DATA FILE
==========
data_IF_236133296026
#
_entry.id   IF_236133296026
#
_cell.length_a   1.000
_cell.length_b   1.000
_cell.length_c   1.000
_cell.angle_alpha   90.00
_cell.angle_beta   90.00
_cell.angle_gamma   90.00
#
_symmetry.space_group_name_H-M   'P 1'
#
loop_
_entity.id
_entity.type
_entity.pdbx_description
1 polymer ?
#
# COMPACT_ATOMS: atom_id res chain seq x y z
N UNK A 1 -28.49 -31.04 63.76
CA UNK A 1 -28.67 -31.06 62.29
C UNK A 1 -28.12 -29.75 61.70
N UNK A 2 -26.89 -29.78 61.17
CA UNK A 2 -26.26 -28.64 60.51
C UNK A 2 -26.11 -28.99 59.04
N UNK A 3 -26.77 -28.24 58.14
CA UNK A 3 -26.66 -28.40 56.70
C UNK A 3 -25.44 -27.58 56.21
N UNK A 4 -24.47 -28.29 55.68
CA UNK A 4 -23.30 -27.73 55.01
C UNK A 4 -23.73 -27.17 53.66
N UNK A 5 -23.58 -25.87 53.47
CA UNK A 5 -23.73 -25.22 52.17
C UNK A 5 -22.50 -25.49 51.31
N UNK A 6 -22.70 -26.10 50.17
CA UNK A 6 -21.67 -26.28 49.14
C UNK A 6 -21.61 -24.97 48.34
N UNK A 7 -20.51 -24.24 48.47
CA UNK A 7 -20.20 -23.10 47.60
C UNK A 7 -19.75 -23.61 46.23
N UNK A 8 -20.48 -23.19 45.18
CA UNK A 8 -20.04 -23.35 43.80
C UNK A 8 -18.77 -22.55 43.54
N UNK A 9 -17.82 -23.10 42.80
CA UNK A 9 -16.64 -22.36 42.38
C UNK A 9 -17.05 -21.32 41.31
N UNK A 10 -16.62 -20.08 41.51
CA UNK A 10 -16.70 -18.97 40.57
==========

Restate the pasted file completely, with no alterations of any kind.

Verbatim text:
data_IF_236133296026
#
_entry.id   IF_236133296026
#
_cell.length_a   1.000
_cell.length_b   1.000
_cell.length_c   1.000
_cell.angle_alpha   90.00
_cell.angle_beta   90.00
_cell.angle_gamma   90.00
#
_symmetry.space_group_name_H-M   'P 1'
#
loop_
_entity.id
_entity.type
_entity.pdbx_description
1 polymer ?
#
# COMPACT_ATOMS: atom_id res chain seq x y z
N UNK A 1 -28.49 -31.04 63.76
CA UNK A 1 -28.67 -31.06 62.29
C UNK A 1 -28.12 -29.75 61.70
N UNK A 2 -26.89 -29.78 61.17
CA UNK A 2 -26.26 -28.64 60.51
C UNK A 2 -26.11 -28.99 59.04
N UNK A 3 -26.77 -28.24 58.14
CA UNK A 3 -26.66 -28.40 56.70
C UNK A 3 -25.44 -27.58 56.21
N UNK A 4 -24.47 -28.29 55.68
CA UNK A 4 -23.30 -27.73 55.01
C UNK A 4 -23.73 -27.17 53.66
N UNK A 5 -23.58 -25.87 53.47
CA UNK A 5 -23.73 -25.22 52.17
C UNK A 5 -22.50 -25.49 51.31
N UNK A 6 -22.70 -26.10 50.17
CA UNK A 6 -21.67 -26.28 49.14
C UNK A 6 -21.61 -24.97 48.34
N UNK A 7 -20.51 -24.24 48.47
CA UNK A 7 -20.20 -23.10 47.60
C UNK A 7 -19.75 -23.61 46.23
N UNK A 8 -20.48 -23.19 45.18
CA UNK A 8 -20.04 -23.35 43.80
C UNK A 8 -18.77 -22.55 43.54
N UNK A 9 -17.82 -23.10 42.80
CA UNK A 9 -16.64 -22.36 42.38
C UNK A 9 -17.05 -21.32 41.31
N UNK A 10 -16.62 -20.08 41.51
CA UNK A 10 -16.70 -18.97 40.57